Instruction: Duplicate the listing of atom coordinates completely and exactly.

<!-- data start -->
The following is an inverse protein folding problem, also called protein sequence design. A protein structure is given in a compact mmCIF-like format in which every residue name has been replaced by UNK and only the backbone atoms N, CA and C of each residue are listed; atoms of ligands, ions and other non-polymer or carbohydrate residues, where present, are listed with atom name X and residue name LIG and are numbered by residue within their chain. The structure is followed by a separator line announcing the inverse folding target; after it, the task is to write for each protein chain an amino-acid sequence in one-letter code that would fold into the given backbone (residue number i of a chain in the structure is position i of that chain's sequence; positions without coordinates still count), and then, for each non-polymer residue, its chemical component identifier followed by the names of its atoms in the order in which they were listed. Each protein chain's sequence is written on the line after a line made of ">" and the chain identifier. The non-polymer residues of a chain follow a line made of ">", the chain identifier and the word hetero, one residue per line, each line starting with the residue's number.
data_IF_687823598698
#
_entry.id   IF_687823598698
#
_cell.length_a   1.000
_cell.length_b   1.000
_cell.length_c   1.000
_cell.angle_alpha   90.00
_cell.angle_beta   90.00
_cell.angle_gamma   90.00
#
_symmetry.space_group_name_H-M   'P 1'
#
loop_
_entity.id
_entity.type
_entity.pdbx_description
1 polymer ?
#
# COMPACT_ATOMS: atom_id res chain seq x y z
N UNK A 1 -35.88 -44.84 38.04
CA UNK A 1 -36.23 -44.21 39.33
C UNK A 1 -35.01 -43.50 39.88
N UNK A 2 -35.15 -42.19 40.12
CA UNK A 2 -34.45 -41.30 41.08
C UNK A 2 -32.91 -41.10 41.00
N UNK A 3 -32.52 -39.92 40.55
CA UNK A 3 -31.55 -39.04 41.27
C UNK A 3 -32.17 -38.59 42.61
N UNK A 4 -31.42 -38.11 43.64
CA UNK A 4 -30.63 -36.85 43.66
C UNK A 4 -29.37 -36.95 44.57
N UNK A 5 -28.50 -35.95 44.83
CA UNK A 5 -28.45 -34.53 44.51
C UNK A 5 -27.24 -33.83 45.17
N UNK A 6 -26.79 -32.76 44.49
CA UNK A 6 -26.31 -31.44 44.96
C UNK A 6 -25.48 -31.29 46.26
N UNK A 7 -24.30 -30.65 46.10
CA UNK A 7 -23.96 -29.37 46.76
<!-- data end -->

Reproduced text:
The following is an inverse protein folding problem, also called protein sequence design. A protein structure is given in a compact mmCIF-like format in which every residue name has been replaced by UNK and only the backbone atoms N, CA and C of each residue are listed; atoms of ligands, ions and other non-polymer or carbohydrate residues, where present, are listed with atom name X and residue name LIG and are numbered by residue within their chain. The structure is followed by a separator line announcing the inverse folding target; after it, the task is to write for each protein chain an amino-acid sequence in one-letter code that would fold into the given backbone (residue number i of a chain in the structure is position i of that chain's sequence; positions without coordinates still count), and then, for each non-polymer residue, its chemical component identifier followed by the names of its atoms in the order in which they were listed. Each protein chain's sequence is written on the line after a line made of ">" and the chain identifier. The non-polymer residues of a chain follow a line made of ">", the chain identifier and the word hetero, one residue per line, each line starting with the residue's number.
data_IF_687823598698
#
_entry.id   IF_687823598698
#
_cell.length_a   1.000
_cell.length_b   1.000
_cell.length_c   1.000
_cell.angle_alpha   90.00
_cell.angle_beta   90.00
_cell.angle_gamma   90.00
#
_symmetry.space_group_name_H-M   'P 1'
#
loop_
_entity.id
_entity.type
_entity.pdbx_description
1 polymer ?
#
# COMPACT_ATOMS: atom_id res chain seq x y z
N UNK A 1 -35.88 -44.84 38.04
CA UNK A 1 -36.23 -44.21 39.33
C UNK A 1 -35.01 -43.50 39.88
N UNK A 2 -35.15 -42.19 40.12
CA UNK A 2 -34.45 -41.30 41.08
C UNK A 2 -32.91 -41.10 41.00
N UNK A 3 -32.52 -39.92 40.55
CA UNK A 3 -31.55 -39.04 41.27
C UNK A 3 -32.17 -38.59 42.61
N UNK A 4 -31.42 -38.11 43.64
CA UNK A 4 -30.63 -36.85 43.66
C UNK A 4 -29.37 -36.95 44.57
N UNK A 5 -28.50 -35.95 44.83
CA UNK A 5 -28.45 -34.53 44.51
C UNK A 5 -27.24 -33.83 45.17
N UNK A 6 -26.79 -32.76 44.49
CA UNK A 6 -26.31 -31.44 44.96
C UNK A 6 -25.48 -31.29 46.26
N UNK A 7 -24.30 -30.65 46.10
CA UNK A 7 -23.96 -29.37 46.76